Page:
Our instant webinars follow that format. The event that we have two or three weeks from now is an interactive event, not the initial presentation, which you can get right now.
SNK: But then, in the webinar itself, you go directly to the Q & A.
MEK: Exactly. And maybe do a little recap, maybe kind of a three- to four-minute refresher, at most; but now, you're into Q & A. And we just did one of those recently. I already have a lot of the questions that we're going to tackle in the Q & A session; they've already been sent to me. I can prepare for them, and people are viewing this webinar on an ongoing, rolling-thunder basis, over a three-week period. And then, next Wednesday, my host and I will sit down, and we'll have a wide-open discussion, and invite more questions.
SNK: If my company were to present such a webinar--or try to sell one to a client--would we be able to offer the analytics, and a good sense of how many people were actually watching the instant material, right away? Could we show how deep they were getting into it? And could we demonstrate that most attendees would be coming to the webinar at the same level of preparation? What would we be able to show a client about how prepared people were for this webinar?
MEK: We use KnowledgeVision for these instant webinars. And we have just recently announced KnowledgeVision 2.0, which has advanced analytics built in. When you register for a webinar, we can track when you watch it, how long you watch it, how deep you get into it--which is different from how long you watch it. Sometimes you can kind of skip around in a 60-minute webinar, and spend either more than 60 minutes or less than 60 minutes. We can see what sections you went over and reviewed, because they were particularly interesting. We can see what links that you clicked out on. All of these can actually contribute to evaluating how interested or involved somebody is with the material.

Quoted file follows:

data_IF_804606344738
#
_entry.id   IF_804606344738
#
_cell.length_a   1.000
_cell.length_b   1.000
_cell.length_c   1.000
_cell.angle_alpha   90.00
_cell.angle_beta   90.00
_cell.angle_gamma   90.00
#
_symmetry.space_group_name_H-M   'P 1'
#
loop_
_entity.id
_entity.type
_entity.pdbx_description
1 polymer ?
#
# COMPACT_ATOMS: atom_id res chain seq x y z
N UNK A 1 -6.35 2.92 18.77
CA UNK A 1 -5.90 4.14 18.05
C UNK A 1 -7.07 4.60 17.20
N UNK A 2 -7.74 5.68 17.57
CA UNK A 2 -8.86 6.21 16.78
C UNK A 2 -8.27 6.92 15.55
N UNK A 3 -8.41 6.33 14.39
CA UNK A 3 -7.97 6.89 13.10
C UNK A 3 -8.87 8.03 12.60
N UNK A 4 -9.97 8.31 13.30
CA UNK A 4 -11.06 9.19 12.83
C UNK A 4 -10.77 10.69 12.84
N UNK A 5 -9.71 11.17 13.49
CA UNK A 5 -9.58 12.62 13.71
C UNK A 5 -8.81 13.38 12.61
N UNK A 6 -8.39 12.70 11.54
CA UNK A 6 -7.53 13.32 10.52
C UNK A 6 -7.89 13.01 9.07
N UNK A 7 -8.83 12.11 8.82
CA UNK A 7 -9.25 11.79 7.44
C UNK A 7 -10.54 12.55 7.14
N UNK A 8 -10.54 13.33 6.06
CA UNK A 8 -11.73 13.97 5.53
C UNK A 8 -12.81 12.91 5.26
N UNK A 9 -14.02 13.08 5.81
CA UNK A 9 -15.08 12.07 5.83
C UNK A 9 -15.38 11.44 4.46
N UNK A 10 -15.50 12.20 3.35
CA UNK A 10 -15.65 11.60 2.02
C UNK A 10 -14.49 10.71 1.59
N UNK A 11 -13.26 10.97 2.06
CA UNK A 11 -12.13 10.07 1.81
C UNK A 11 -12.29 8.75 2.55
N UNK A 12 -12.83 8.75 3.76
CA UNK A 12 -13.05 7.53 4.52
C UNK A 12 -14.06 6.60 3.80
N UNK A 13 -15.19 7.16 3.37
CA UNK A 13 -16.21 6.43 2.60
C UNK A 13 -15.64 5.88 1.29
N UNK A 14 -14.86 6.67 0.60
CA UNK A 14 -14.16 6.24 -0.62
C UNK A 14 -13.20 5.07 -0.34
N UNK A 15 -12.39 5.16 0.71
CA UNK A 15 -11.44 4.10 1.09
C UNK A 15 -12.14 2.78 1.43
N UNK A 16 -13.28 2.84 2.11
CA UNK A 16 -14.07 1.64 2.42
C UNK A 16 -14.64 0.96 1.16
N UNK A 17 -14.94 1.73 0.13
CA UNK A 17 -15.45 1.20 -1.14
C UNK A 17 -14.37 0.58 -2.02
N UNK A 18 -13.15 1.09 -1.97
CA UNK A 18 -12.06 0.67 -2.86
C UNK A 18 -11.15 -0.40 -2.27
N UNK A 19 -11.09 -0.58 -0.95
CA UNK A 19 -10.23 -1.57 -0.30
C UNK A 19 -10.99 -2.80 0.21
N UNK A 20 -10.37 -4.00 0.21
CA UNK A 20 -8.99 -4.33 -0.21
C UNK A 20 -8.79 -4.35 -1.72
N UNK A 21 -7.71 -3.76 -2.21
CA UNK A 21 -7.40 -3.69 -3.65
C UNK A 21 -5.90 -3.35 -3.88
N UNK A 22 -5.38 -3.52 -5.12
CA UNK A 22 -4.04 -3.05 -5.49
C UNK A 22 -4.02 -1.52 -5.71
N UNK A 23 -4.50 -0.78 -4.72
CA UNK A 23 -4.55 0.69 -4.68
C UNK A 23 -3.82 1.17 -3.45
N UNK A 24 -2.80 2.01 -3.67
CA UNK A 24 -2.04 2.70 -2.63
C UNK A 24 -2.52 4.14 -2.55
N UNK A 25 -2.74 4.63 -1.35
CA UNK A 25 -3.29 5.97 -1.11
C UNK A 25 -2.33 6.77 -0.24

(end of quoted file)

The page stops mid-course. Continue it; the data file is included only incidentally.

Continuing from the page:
Going back to the purpose of most webinars' being for marketing purposes, as well as educational purposes, it's really, really easy to tell who the most involved people are in that group. They pop right out of the analytics. When you wire up really good, high-quality analytics to a webinar, you can tell exactly whether they were interested. You can tell the difference between somebody who started watching, and clicked off 10 seconds later, and said, "Not for me, not interested"; and distinguish them from somebody who watched the whole 20 minutes, and then went back over this section again, and clicked through all the links. You can score them a lot higher. And that's the brilliance of this kind of analytic experience, and hooking that up to video.
SNK: It's going to be fascinating to see how this evolves over time, how many people begin to move in this direction. It's a great interpretation of how webinars should be working, and of what we should be learning about what's not working about webinars.
MEK: Here's the secret, too: Most people who put on webinars are scared to death, as the clock comes up to the time. Doing a live webinar is a white knuckle-type experience; doing the presentation part on-demand actually lowers the risk. So, we find people who are doing this are a lot calmer. They can control the presentation very, very well. So, it probably sounds like a radical idea right now, and that's the way it was intended: to mix things up and get people thinking. But I think that more and more webinars will and should be done that way.
YouTube videos can now be enhanced with advanced interactive features including synchronized presentation slides, clickable reference links, navigation, searchable transcripts, and social media widgets